Trade Background: The Americas
(December 10, 2014) “Twenty years ago this week, President Clinton – hard to believe it’s 20 years already – brought together 34 democratically elected leaders in Miami for the first Summit of the Americas. And the President was unequivocal about the mission. He called on leaders from across the region to open new markets and to create new free trade zones, to strengthen the movement towards democracy, and to improve the quality of life for all our people. He said simply, “If we’re successful, the summit will lead to more jobs, opportunity and prosperity for our children and for generations to come.”
Today, as we gear up for next April’s Summit of the Americas in Panama, we find ourselves really closer than ever to realizing that vision.
The progress hasn’t always been steady. It hasn’t always been even. It hasn’t always been forward. But progress has been hard won.”John Kerry, featured in U.S. State Department, December 10, 2014
September 2014 – “The four presidents of Latin America’s $2.1 trillion Pacific Alliance bloc said integration is a tool for fighting inequality and they will seek a common agenda with the Mercosur group, led by Brazil and Argentina.”
“The leaders of Mexico, Colombia, Peru and Chile said closer ties will boost growth that can reduce poverty in what Chilean President Michelle Bachelet called the most unequal region of the world. Pacific Alliance officials plan to meet with Mercosur counterparts in November to discuss areas of agreement, she said yesterday at the Bloomberg Latin America Forum in New York.”
“Costa Rica is in the process of becoming the fifth member of the bloc, while Panamanian President Juan Carlos Varela said yesterday in an interview that he discussed joining the alliance with Bachelet.”
Bloomberg, September 23, 2014
June 2012 – Chile, Colombia, Mexico, and Peru now have an accord aimed at developing closer economic ties and boosting trade with Asia-Pacific countries, leaders from the four countries, which have a combined GDP of more than US$2 trillion and over 200 million consumers, and make up 40 percent Latin America’s GDP and 55 percent of the its total exports.
On December 11, 1994, at the Summit of the Americas held in Miami, leaders of the 34 Western Hemisphere nations (excluding Cuba) agreed to establish the world’s largest free trade bloc. A Free Trade Area of the Americas (FTAA) would unite the economies of the Americas into a single free trade area and progressively eliminate barriers to trade and investment.
The FTAA is still under negotiation, but is no longer the agreement originally envisioned in 1994. The new framework agreed to at a Ministerial meeting in 2003 called for the creation of a “common set of rights and obligations” applicable to all FTAA nations, while also permitting countries to pursue additional commitments through multilateral agreements under the umbrella of the FTAA. Following the fourth Summit of the Americas in November 2005, which was attended by President George Bush and other leaders of the region, Assistant Secretary of State for Western Hemisphere Affairs, Thomas Shannon, commented, ” While 29 of the 34 regional democracies are prepared to move forward immediately toward the creation of an FTAA, Brazil, Argentina, Uruguay, Paraguay, and Venezuela are not.” Talks are currently on hold.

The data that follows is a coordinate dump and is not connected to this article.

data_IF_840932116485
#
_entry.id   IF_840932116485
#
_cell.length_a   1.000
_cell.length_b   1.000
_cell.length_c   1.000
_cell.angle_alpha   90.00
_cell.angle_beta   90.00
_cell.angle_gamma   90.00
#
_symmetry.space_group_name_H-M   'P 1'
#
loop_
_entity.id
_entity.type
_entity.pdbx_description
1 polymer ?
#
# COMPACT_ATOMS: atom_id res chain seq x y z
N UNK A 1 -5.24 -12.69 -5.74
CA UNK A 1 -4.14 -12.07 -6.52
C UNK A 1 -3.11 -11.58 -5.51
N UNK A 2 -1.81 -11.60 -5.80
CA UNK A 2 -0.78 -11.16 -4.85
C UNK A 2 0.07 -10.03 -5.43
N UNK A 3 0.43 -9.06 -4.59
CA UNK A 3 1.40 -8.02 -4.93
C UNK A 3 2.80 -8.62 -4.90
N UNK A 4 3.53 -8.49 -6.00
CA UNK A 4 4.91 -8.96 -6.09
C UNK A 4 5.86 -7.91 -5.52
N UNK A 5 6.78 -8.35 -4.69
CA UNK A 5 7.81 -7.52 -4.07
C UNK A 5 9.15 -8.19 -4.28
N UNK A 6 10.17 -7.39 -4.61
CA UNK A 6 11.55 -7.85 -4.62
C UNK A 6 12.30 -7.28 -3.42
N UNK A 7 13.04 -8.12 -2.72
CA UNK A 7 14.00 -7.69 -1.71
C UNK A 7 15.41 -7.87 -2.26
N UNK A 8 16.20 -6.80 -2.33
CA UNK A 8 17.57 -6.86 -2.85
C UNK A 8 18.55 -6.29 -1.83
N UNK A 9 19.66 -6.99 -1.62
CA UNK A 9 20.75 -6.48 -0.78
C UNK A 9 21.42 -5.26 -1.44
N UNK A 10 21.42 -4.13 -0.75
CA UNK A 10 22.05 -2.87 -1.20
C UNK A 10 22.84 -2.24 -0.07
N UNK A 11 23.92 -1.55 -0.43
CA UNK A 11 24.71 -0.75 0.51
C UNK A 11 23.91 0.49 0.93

The Free Trade Area of the Americas (FTAA) would be a nearly $21 trillion economic area with over 955 million consumers. Free Trade Area of the Americas (FTAA/ALCA)
- U.S.-Chile Free Trade Agreement
- U.S.-Central American Free Trade Agreement
- U.S. -Colombia Free Trade Agreement Latin American Trade Coalition
- U.S. -Panama Free Trade Agreement
U.S.-Peru Free Trade Agreement
Other Trade Agreements
The Americas are well developed as markets for regional trade and investment. The United States has signed and implemented multiple Free Trade Agreements with Latin American nations, and is currently negotiating with others, including Colombia and Panama.
The Common Market of the Southern Cone (MERCOSUR) was established in 1991 to encourage economic cooperation among the countries of South America. Products put together in the MERCOSUR can circulate without tariffs if no more than 40 percent of the export value of the final good is made of materials originating in a fellow MERCOSUR country. The organization was originally made up of Brazil, Argentina, Uruguay, and Paraguay, with Chile and Bolivia as associate members. Venezuela became a full member in 2006. Other associate members now include Mexico, Peru, Colombia and Ecuador. The MERCOSUR is also negotiating agreements with India and more than 30 other nations.
Mexican trade policy is among the most open in the world, with 43 total Free Trade Agreements including those with the United States, Canada, the EU, and Israel. Mexico’s emphasis on foreign trade has made it one of the world’s top 20 importers and exporters. The United States remains Mexico’s principal trading partner and investor, with the European Union and Japan following in second and third place. Mexico is the only country besides Israel which has Free Trade Agreements with the two largest markets in the world – Europe and North America.
Bolivarian Alliance for the Americas
The Bolivarian Alliance for the Peoples of Our America (ALBA) is an international cooperation organization based on the idea of social, political, and economic integration between the countries of Latin America and the Caribbean. The member nations are Antigua and Barbuda, Bolivia, Cuba, Dominica, Ecuador, Nicaragua, Saint Vincent and the Grenadines and Venezuela. The agreement was initially proposed as an alternative to the Free Trade Area of the Americas (FTAA).